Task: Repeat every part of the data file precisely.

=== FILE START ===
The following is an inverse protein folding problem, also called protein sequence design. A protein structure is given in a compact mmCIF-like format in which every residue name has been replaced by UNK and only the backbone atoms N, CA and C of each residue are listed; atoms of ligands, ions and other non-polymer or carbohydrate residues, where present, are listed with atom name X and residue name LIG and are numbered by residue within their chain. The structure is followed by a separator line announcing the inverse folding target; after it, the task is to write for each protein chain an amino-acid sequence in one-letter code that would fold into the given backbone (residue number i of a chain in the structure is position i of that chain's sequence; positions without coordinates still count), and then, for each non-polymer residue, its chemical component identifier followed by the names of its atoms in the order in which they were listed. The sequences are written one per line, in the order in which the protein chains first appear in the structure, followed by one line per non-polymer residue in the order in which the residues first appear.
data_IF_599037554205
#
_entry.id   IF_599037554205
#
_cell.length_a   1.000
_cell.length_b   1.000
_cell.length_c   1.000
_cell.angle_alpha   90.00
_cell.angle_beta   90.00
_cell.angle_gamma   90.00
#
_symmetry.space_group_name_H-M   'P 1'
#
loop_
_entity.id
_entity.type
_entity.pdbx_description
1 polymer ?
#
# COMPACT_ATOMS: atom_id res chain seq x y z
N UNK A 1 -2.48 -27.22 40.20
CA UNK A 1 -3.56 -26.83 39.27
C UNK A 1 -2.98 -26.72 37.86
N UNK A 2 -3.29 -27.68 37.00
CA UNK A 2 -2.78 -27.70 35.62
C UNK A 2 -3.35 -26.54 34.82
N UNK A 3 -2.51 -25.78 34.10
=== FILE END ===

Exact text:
The following is an inverse protein folding problem, also called protein sequence design. A protein structure is given in a compact mmCIF-like format in which every residue name has been replaced by UNK and only the backbone atoms N, CA and C of each residue are listed; atoms of ligands, ions and other non-polymer or carbohydrate residues, where present, are listed with atom name X and residue name LIG and are numbered by residue within their chain. The structure is followed by a separator line announcing the inverse folding target; after it, the task is to write for each protein chain an amino-acid sequence in one-letter code that would fold into the given backbone (residue number i of a chain in the structure is position i of that chain's sequence; positions without coordinates still count), and then, for each non-polymer residue, its chemical component identifier followed by the names of its atoms in the order in which they were listed. The sequences are written one per line, in the order in which the protein chains first appear in the structure, followed by one line per non-polymer residue in the order in which the residues first appear.
data_IF_599037554205
#
_entry.id   IF_599037554205
#
_cell.length_a   1.000
_cell.length_b   1.000
_cell.length_c   1.000
_cell.angle_alpha   90.00
_cell.angle_beta   90.00
_cell.angle_gamma   90.00
#
_symmetry.space_group_name_H-M   'P 1'
#
loop_
_entity.id
_entity.type
_entity.pdbx_description
1 polymer ?
#
# COMPACT_ATOMS: atom_id res chain seq x y z
N UNK A 1 -2.48 -27.22 40.20
CA UNK A 1 -3.56 -26.83 39.27
C UNK A 1 -2.98 -26.72 37.86
N UNK A 2 -3.29 -27.68 37.00
CA UNK A 2 -2.78 -27.70 35.62
C UNK A 2 -3.35 -26.54 34.82
N UNK A 3 -2.51 -25.78 34.10